Archive for June, 2010

Silk Training Shirt




When the mom I nanny for showed me this quirky, silk fabric she recently bought, I couldn’t resist picking up some myself. At Fabric Outlet, it’s fifty-percent-off $20/yard.

Total cost: 1.5yd (15) + blue thread/black bias tape (~5) = $20

I decided a loose-fitting t-shirt top would complement the bold, boxer pattern.  I recently purchased a loose-fitting silk dress on-sale at Anthropologie for my birthday, so I used the upper half of dress as a template for my top.  This was my first attempt at sewing silk, so not all my seams are perfect (tip: use a walking foot to keep the silk from sliding around too much) but they look nice enough to an untrained eye. Although I made this without taking pictures of the process, it’s fairly easy, so I’m going to call it a tutorial.  Here it is:

The Method

  • Cut out two equal rectangles of fabric.  Cut the neckhole out of each.  These can be the same, or you can make the front a little deeper like I did.

  • With right sides facing, sew your shoulder seams together (1, in image).
  • Turn wrong sides in, press and hem the bottom of each side of the shirt (2).
  • Press and hem the sides of your shirt (3).
  • Now, with right sides out, top-stitch along the hem (4), starting from the bottom and sewing up until the point where you want your sleeves to be open.  (I understand this may not be a conventional way to attach your two sides, as it results in a sort of inside-0ut-looking flap on the outside of the garment, but the dress I was copying was assembled like this and I liked the way it looked.)
  • And finally, apply bias tape to the neckline (5). I used single-fold bias tape, which you first open and sew to the outside of the garment.  Then, you fold it to the inside of the garment (so none will show on the outside) and stitch it in place, resulting in a nice hem on the outside.

Done!  If this seems too tricky, I’ll confess that this was only the third piece of clothing I’ve sewn from scratch and my very first top.  If you have some basic sewing skills, the loose and boxy fit of this top makes this definitely do-able for a beginner.



One Night Music: Felonious


Writing about hip hop is a bit of a stretch for me, but I gave it my best shot for this One Night Music session:  Please visit Felonious’ session page to watch more videos, download audio, and see some beautiful photographs.



When I was in high school, there were a few tenuous years I listened almost exclusively to hip hop.  Then it was musical theater, Mariah Carey and Janet Jackson, then boy bands, and then alt rock: my friends and I, like most people who are sane, question the substance of our early musical proclivities.  But following a rough breakup, something big in me shifted: I discovered folk and never turned back.  This is not that story.  But somewhere in that story is a piece of myself I let go along the way.  This is where I find that piece.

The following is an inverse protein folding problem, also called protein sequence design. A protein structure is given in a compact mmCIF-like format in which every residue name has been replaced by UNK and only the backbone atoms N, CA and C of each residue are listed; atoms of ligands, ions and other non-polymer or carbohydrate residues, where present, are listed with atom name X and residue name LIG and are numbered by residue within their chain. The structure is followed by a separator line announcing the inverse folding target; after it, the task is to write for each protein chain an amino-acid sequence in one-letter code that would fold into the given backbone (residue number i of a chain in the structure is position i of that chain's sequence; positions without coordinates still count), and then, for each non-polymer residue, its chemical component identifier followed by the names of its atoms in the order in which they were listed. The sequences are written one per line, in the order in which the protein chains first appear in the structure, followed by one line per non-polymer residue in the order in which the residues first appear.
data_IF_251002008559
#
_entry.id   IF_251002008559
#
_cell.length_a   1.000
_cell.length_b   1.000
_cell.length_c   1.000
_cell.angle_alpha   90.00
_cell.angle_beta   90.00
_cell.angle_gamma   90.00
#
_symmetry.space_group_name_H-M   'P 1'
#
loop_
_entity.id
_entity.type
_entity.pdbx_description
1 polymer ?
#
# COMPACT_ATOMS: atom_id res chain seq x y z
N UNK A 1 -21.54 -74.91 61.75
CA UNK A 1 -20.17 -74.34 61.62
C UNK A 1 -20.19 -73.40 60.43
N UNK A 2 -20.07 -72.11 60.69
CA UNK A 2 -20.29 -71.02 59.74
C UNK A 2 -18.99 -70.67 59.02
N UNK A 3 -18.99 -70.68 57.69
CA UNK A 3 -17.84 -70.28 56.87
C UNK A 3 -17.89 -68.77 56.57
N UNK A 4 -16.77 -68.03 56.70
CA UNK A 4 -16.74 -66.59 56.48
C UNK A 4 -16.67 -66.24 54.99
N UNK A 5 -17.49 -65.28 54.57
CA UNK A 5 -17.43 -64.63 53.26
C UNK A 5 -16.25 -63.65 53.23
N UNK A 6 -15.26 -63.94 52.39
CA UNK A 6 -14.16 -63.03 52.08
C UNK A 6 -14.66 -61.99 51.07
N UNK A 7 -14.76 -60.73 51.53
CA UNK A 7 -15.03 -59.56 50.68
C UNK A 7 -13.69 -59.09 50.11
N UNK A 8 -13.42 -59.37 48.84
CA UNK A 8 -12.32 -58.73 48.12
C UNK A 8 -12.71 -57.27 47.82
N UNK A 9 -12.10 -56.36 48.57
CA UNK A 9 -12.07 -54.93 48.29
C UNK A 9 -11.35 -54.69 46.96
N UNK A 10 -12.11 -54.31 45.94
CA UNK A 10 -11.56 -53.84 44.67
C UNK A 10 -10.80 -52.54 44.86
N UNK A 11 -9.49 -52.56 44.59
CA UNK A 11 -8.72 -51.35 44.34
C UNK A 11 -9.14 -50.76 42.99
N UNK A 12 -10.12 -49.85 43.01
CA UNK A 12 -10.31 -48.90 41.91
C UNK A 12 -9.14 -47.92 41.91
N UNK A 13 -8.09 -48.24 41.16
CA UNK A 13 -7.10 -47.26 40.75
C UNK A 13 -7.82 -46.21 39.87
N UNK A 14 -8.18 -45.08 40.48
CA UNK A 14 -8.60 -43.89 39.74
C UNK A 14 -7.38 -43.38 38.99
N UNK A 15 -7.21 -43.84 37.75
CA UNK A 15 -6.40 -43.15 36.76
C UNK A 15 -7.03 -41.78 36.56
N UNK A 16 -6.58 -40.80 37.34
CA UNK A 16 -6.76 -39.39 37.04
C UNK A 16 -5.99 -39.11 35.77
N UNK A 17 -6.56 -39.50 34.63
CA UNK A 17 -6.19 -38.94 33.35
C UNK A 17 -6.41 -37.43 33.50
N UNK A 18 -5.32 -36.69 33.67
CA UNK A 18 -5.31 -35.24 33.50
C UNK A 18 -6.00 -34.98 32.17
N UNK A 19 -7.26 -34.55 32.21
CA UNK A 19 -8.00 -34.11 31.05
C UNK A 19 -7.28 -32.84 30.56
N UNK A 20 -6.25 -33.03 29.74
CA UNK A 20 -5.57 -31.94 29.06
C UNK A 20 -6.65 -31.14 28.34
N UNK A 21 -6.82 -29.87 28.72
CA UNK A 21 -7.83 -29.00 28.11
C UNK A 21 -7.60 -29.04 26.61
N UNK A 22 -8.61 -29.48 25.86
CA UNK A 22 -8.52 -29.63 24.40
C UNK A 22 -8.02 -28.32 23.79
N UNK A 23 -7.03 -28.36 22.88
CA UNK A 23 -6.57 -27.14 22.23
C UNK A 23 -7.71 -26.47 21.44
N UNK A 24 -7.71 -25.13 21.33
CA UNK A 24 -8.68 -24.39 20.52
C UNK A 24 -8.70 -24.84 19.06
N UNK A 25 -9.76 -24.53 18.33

How do I begin to describe Felonious?  It’s an overwhelming commission for a country music enthusiast who has set neither foot nor ear near hip hop since age fifteen.  But today, in my kitchen, I am whipping cream to beatbox and acoustic ‘records’ scratching, and dancing to a cappella bass echoing from the mouths of MCs Soulati and Infinite.  I am right where I need to be.  I am teenager, teacher, mother.  I am whipping cream.


Felonious, a collective of musicians and actors, performers and playwrights, dancers and teachers, husbands and fathers, are each their own variety of Renaissance badass.  Though they are hardened by a dozen years of hustling the ins and outs of the Bay Area hip hop scene, you wouldn’t think twice about bringing them home to meet your mom; not because they are accomplished — though with four albums, several EPs and three hip hop theater productions[1], they certainly are — but because they are genuine, kind, and somehow commingle an impossible mix of gritty and tender.  Listening to Felonious, I suspect while we record them for One Night Music at Coda, feels a little like calling grandmother while sipping bourbon, or smoking a cigarette at the peak of a fast.